Bridge Biotherapeutics’ history
What the future for Bridge Biotherapeutics holds
A few questions from the audience
Q: You have an impressive reach with Korea and Boston. What are your plans for Europe, Switzerland, and the Basel Area?
A: Our main goal is to become a fully integrated biotech company. We feel that Basel has exactly what we need to get there. The growing ecosystem based on innovative early-stage science as well as the world’s leading big pharma here enables innovation and growth for biotech companies in a manner that’s very unique globally.
Q: What traits have you observed in successful startups?
A: Successful biotech ecosystems have a few underlying similarities, such as a focus on science. Entrepreneurs are willing to take risks and invest in trial and error. They’re also very good at breaking mental barriers to creativity and collaboration.
Q: When it comes to partnering, what exactly is Bridge Biotherapeutics looking for in terms of collaboration?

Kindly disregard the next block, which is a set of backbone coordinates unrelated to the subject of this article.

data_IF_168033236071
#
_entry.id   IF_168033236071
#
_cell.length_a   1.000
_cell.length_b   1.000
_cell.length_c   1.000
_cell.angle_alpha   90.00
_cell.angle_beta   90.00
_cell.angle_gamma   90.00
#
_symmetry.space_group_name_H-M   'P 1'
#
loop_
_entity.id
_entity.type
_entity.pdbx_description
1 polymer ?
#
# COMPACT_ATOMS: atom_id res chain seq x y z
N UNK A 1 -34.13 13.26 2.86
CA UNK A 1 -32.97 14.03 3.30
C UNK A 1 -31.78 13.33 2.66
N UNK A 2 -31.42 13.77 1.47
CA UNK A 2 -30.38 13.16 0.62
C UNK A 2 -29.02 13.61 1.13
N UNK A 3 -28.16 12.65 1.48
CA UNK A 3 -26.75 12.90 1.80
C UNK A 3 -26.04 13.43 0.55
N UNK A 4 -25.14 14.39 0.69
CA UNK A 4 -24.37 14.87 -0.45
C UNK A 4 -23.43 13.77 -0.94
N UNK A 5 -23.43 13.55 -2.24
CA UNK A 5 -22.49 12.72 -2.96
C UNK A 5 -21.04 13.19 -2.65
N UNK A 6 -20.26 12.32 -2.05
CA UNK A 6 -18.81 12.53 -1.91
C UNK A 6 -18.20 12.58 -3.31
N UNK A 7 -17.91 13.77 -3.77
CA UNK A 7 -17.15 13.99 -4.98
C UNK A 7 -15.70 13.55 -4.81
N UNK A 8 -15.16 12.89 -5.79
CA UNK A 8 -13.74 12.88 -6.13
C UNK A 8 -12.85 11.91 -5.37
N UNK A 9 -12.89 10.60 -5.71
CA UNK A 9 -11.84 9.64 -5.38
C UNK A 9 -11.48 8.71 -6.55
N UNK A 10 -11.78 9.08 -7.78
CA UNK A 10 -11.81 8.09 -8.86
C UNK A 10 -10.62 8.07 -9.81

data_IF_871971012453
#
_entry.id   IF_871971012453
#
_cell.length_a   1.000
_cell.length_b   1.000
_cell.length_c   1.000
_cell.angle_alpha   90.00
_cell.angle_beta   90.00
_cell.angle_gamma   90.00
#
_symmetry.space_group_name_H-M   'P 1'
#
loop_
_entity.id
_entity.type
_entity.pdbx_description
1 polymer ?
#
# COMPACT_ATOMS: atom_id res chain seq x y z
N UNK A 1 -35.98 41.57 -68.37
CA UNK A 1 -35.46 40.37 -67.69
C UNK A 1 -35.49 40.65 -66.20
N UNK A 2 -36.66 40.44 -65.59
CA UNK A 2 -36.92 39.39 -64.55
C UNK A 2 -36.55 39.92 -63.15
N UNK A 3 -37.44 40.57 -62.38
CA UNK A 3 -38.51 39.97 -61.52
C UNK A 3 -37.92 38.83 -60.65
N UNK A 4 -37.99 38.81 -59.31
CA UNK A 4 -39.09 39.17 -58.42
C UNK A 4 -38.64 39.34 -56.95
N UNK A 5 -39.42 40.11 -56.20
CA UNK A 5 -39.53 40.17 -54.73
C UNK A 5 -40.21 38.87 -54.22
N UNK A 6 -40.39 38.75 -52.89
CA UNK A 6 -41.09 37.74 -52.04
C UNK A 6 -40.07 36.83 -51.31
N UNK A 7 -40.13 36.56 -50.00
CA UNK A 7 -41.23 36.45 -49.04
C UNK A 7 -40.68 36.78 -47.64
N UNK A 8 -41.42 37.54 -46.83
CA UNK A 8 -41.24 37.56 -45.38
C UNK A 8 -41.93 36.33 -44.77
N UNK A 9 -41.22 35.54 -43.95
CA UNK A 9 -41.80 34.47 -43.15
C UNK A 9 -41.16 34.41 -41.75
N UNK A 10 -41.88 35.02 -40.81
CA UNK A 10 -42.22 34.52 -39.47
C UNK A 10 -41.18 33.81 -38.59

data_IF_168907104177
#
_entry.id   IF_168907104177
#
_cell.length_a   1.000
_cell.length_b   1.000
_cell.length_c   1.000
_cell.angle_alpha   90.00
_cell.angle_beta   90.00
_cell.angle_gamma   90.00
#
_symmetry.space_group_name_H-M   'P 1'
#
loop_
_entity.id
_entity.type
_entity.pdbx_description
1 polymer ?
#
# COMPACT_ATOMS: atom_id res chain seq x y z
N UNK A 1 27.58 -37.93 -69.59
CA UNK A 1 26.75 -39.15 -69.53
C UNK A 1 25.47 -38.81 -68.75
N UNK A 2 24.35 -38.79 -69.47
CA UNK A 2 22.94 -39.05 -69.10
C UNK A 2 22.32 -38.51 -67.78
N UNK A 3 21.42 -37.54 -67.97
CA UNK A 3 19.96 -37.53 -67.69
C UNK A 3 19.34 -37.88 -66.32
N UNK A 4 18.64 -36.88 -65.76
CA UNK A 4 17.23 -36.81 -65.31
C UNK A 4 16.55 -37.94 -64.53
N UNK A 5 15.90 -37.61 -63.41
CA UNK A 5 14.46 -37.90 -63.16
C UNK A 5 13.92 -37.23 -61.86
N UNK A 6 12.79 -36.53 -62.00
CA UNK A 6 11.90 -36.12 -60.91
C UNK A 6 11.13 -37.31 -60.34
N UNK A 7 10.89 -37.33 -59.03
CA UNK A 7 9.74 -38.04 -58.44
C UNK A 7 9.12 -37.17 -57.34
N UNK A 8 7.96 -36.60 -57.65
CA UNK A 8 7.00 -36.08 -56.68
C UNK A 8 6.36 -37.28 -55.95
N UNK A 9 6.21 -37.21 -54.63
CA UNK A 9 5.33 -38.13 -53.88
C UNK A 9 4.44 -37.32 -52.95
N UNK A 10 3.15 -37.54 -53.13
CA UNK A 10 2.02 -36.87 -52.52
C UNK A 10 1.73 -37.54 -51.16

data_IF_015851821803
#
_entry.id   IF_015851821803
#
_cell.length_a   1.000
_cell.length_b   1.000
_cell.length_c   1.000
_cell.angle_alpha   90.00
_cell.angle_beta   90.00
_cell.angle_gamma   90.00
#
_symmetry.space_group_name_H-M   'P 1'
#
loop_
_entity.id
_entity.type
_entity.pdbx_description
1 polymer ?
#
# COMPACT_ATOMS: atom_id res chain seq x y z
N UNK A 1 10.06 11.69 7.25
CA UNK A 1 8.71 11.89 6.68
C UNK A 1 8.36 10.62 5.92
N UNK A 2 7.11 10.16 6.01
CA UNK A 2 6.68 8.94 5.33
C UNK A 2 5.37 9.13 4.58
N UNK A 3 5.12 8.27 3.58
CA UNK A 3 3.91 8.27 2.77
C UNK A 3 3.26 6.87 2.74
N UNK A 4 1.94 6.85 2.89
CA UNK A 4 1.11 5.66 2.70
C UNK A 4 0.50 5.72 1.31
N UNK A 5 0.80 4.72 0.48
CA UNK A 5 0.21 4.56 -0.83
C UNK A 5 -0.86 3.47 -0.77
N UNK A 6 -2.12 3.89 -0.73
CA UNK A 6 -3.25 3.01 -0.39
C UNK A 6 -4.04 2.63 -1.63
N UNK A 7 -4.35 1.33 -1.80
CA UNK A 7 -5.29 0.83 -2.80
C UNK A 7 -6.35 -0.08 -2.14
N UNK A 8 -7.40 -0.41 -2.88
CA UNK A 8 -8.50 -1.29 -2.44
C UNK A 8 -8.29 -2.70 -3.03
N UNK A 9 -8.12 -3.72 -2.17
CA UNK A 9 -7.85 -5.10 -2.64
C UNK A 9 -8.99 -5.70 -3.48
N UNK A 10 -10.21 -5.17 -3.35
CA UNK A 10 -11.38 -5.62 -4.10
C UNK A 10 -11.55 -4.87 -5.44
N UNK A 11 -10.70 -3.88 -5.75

A: We’re very open-minded and pursue new and innovative ideas no matter where they come from. A look at our pipeline shows that all our assets are first-in-class. We’re willing to do things that have not been done before. We encourage anyone who’s interested in working with us to get in touch.
Q: Do government investments into the life sciences ecosystem bring value, or are they not necessary, given that government officials may not be specialized in the field?
A: Although I empathize with the startup-led approach, government support is crucial. Government can help set long-term vision. Government initiatives can provide important initial funding for projects or ventures that are often too early or too risky, even for venture capital investors. Sometimes government money can be the least risk-averse.